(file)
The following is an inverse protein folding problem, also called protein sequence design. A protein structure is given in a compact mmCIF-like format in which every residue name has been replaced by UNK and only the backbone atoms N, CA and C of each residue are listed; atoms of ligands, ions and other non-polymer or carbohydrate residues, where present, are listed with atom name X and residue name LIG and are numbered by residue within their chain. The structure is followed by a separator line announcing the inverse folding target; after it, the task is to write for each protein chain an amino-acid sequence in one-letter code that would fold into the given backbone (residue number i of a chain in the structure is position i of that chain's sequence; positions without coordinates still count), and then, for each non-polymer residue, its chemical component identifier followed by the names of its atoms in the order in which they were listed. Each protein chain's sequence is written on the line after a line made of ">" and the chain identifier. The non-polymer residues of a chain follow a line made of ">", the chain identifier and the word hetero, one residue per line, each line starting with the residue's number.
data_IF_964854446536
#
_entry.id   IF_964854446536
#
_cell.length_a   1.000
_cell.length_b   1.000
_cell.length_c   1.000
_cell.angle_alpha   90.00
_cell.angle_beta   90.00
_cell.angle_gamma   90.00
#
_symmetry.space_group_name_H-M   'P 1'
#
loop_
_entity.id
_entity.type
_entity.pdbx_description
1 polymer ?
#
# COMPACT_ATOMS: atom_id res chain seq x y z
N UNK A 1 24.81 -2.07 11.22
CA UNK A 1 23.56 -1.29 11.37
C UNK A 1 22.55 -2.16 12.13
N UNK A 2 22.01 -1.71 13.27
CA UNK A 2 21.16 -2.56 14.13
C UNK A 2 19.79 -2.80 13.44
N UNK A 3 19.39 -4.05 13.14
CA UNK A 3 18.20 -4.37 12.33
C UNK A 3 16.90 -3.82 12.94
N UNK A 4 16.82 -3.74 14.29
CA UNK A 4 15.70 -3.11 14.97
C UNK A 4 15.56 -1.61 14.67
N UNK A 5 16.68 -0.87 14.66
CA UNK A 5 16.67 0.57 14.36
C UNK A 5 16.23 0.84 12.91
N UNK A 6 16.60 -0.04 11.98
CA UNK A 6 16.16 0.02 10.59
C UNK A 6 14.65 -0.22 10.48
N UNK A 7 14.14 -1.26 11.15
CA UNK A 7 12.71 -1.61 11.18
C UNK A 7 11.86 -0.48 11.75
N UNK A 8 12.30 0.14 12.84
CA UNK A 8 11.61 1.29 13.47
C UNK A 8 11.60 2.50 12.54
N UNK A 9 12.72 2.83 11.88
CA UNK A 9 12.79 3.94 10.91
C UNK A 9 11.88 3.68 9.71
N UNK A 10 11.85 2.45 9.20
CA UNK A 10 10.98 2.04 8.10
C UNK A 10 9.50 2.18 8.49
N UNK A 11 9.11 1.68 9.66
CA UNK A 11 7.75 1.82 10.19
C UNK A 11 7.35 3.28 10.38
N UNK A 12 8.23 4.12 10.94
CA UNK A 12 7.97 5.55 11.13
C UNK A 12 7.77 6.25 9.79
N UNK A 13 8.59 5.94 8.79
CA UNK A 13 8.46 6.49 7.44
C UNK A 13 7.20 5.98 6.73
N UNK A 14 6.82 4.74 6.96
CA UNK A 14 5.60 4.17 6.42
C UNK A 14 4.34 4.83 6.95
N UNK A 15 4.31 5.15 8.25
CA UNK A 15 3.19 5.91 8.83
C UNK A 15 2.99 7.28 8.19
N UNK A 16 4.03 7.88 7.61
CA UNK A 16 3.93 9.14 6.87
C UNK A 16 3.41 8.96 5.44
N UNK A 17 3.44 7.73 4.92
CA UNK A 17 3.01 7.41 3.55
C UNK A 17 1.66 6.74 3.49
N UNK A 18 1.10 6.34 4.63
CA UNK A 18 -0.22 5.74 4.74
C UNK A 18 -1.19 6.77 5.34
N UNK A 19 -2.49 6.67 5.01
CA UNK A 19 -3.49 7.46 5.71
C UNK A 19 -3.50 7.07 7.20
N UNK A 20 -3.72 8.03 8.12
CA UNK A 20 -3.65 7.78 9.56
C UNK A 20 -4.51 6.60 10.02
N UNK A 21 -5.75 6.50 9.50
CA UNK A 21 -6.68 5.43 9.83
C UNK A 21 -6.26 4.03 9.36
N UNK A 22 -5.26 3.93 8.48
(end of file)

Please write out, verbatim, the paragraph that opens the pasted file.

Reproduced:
The following is an inverse protein folding problem, also called protein sequence design. A protein structure is given in a compact mmCIF-like format in which every residue name has been replaced by UNK and only the backbone atoms N, CA and C of each residue are listed; atoms of ligands, ions and other non-polymer or carbohydrate residues, where present, are listed with atom name X and residue name LIG and are numbered by residue within their chain. The structure is followed by a separator line announcing the inverse folding target; after it, the task is to write for each protein chain an amino-acid sequence in one-letter code that would fold into the given backbone (residue number i of a chain in the structure is position i of that chain's sequence; positions without coordinates still count), and then, for each non-polymer residue, its chemical component identifier followed by the names of its atoms in the order in which they were listed. Each protein chain's sequence is written on the line after a line made of ">" and the chain identifier. The non-polymer residues of a chain follow a line made of ">", the chain identifier and the word hetero, one residue per line, each line starting with the residue's number.